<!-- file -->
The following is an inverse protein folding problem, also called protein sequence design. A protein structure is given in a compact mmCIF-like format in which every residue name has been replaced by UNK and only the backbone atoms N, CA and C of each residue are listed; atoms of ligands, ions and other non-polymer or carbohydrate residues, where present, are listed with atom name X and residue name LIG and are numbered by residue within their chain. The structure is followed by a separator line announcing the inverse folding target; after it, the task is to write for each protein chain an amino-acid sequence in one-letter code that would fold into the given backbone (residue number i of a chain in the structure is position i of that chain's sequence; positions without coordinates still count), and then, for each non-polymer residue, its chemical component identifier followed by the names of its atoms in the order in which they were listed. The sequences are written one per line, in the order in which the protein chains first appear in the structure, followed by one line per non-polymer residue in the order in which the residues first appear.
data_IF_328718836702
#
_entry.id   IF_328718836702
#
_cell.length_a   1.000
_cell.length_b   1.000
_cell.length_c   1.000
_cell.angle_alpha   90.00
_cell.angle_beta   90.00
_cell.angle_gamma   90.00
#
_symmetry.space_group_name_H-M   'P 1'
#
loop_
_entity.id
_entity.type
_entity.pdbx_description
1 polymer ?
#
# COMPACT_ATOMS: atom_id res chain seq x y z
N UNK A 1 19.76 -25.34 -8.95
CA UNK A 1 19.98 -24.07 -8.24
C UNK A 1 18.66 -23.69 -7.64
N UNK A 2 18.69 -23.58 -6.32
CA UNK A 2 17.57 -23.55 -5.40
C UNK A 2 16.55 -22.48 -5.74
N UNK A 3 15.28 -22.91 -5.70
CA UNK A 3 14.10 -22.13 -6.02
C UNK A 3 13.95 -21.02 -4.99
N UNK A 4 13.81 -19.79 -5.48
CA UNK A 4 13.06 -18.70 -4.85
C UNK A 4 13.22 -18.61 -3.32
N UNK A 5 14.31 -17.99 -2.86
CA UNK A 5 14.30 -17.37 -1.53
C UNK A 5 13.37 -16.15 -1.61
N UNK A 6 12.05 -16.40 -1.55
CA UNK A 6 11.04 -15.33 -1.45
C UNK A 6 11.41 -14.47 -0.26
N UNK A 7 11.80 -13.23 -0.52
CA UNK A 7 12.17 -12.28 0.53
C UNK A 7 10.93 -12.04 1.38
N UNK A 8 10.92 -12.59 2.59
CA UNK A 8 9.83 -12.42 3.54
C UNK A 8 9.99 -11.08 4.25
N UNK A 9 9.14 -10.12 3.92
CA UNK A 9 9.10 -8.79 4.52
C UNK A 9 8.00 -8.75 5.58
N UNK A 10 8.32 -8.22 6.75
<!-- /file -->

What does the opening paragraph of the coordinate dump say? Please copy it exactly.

The following is an inverse protein folding problem, also called protein sequence design. A protein structure is given in a compact mmCIF-like format in which every residue name has been replaced by UNK and only the backbone atoms N, CA and C of each residue are listed; atoms of ligands, ions and other non-polymer or carbohydrate residues, where present, are listed with atom name X and residue name LIG and are numbered by residue within their chain. The structure is followed by a separator line announcing the inverse folding target; after it, the task is to write for each protein chain an amino-acid sequence in one-letter code that would fold into the given backbone (residue number i of a chain in the structure is position i of that chain's sequence; positions without coordinates still count), and then, for each non-polymer residue, its chemical component identifier followed by the names of its atoms in the order in which they were listed. The sequences are written one per line, in the order in which the protein chains first appear in the structure, followed by one line per non-polymer residue in the order in which the residues first appear.